Life-threatening Ventricular Arrhythmias and Advanced Cardiovascular Life Support

Antiarrhythmic drugs are used during cardiac arrest to facilitate and maintain a spontaneous perfusing rhythm in patients with refractory (i.e., persisting or recurring after at least one shock) ventricular fibrillation or pulseless ventricular tachycardia; however, there is no evidence that these drugs increase survival to hospital discharge when given routinely during cardiac arrest. High-quality cardiopulmonary resuscitation (CPR) and defibrillation are integral components of advanced cardiovascular life support (ACLS) and the only proven interventions to increase survival to hospital discharge. Other resuscitative efforts, including drug therapy, are considered secondary and should be performed without compromising the quality and timely delivery of chest compressions and defibrillation. The principal goal of pharmacologic therapy during cardiac arrest is to facilitate return of spontaneous circulation (ROSC), and epinephrine is considered the drug of choice for this use. Antiarrhythmic drugs may be considered for the treatment of refractory ventricular fibrillation or pulseless ventricular tachycardia during cardiac resuscitation; however, experts generally recommend the use of amiodarone (or lidocaine). IV sotalol may be used for the management of regular wide-complex tachycardias during the periarrest period and is included as a recommended antiarrhythmic agent in current ACLS guidelines for adult tachycardia.

Although comparative data are limited, oral or IV sotalol generally is considered to be as effective as some other antiarrhythmic agents (e.g., procainamide, quinidine) for the management of severe refractory arrhythmias. Data from clinical studies indicate that the drug is effective in approximately 55-85% of patients with life-threatening ventricular arrhythmias, including those refractory to other antiarrhythmic agents. Sotalol can reduce VPCs, paired VPCs, and nonsustained ventricular tachycardia in patients with frequent VPCs and can suppress the recurrence of ventricular tachyarrhythmias in patients with ventricular tachycardia and/or fibrillation. The drug also has suppressed Holter monitor evidence of sustained ventricular tachycardia and ventricular tachycardia induced by PES. Although sotalol has been reported to reduce the risk of death from any cause and from cardiac causes compared with several class I antiarrhythmics (e.g., mexiletine, procainamide, propafenone, quinidine) in patients with ventricular tachyarrhythmias, the drug has not been shown to have a benefit in terms of long-term survival or neurologic outcome.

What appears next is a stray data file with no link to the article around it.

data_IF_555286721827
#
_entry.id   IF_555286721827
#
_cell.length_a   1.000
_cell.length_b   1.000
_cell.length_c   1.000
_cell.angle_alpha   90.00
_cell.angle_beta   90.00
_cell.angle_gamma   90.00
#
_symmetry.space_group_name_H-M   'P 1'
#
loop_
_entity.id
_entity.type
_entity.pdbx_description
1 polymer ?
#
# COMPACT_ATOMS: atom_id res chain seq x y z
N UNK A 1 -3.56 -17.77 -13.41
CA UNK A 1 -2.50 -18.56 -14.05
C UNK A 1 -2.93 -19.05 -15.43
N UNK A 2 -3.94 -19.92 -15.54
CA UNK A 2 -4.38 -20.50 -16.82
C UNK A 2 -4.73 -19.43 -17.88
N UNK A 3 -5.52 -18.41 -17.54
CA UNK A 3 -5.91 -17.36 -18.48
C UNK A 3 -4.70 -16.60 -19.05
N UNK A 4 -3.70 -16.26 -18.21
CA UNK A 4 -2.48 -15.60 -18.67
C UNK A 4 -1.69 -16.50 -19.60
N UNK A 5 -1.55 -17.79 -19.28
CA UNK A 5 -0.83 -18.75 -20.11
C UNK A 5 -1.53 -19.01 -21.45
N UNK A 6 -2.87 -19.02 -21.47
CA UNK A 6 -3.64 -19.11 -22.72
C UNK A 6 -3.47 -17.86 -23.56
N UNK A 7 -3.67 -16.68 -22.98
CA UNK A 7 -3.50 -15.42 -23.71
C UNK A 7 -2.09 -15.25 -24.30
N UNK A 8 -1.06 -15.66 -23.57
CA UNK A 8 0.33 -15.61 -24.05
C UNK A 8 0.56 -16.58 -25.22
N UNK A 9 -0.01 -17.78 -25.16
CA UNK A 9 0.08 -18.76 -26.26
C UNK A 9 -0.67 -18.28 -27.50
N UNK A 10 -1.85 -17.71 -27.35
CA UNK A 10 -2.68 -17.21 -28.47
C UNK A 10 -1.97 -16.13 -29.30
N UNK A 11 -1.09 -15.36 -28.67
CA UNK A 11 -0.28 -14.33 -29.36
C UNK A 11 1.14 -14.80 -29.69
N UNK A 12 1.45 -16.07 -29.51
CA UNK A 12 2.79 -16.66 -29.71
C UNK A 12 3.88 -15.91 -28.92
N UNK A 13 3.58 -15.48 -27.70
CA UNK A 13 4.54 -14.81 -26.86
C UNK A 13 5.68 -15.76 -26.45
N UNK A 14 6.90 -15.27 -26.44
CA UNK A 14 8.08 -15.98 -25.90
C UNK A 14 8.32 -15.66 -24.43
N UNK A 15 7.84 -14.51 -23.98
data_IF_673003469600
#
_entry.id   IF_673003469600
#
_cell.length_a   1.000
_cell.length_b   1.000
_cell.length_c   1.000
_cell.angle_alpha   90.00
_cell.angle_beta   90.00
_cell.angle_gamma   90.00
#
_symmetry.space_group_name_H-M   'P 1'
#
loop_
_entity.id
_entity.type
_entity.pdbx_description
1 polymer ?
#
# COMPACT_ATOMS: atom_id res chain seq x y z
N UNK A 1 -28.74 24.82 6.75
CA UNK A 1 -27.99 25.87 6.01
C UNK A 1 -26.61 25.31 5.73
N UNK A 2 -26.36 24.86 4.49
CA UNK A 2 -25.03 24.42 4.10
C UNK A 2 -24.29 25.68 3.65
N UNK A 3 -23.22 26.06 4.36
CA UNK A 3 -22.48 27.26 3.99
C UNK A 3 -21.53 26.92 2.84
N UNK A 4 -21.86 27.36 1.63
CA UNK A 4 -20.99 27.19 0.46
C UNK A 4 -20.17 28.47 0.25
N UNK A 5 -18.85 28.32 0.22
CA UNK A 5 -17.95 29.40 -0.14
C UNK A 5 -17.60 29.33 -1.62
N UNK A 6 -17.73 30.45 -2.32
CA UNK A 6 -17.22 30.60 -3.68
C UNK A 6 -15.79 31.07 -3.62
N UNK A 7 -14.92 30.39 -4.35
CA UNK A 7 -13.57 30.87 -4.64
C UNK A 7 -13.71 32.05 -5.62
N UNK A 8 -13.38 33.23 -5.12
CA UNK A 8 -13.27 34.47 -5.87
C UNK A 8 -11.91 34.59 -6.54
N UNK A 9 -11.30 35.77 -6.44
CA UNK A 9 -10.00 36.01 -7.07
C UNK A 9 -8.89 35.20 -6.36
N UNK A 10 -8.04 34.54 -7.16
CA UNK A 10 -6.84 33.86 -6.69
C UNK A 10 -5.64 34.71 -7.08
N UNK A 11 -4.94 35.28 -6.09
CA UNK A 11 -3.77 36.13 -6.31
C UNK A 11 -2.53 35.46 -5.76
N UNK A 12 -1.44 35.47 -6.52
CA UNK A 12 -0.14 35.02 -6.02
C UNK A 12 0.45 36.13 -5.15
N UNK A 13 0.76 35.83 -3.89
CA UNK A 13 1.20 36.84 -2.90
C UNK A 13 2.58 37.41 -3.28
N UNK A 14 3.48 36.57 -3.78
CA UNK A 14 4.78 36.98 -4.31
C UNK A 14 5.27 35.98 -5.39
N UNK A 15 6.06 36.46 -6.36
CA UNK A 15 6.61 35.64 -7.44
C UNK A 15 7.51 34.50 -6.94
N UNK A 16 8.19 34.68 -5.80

Sotalol may be used for the treatment of hemodynamically stable patients with monomorphic ventricular tachycardia. Although rare, episodes of sustained polymorphic ventricular tachycardia (electrical storm) that are associated with acute myocardial infarction and are refractory to initial antiarrhythmic drug therapy (e.g., lidocaine, procainamide) should be managed by aggressive attempts at reducing myocardial ischemia, including therapies such as an IV β-adrenergic blocking agent, intra-aortic balloon counterpulsation, and/or emergency revascularization (percutaneous transluminal coronary angioplasty [PTCA], coronary artery bypass graft [CABG] surgery); IV amiodarone also may be useful.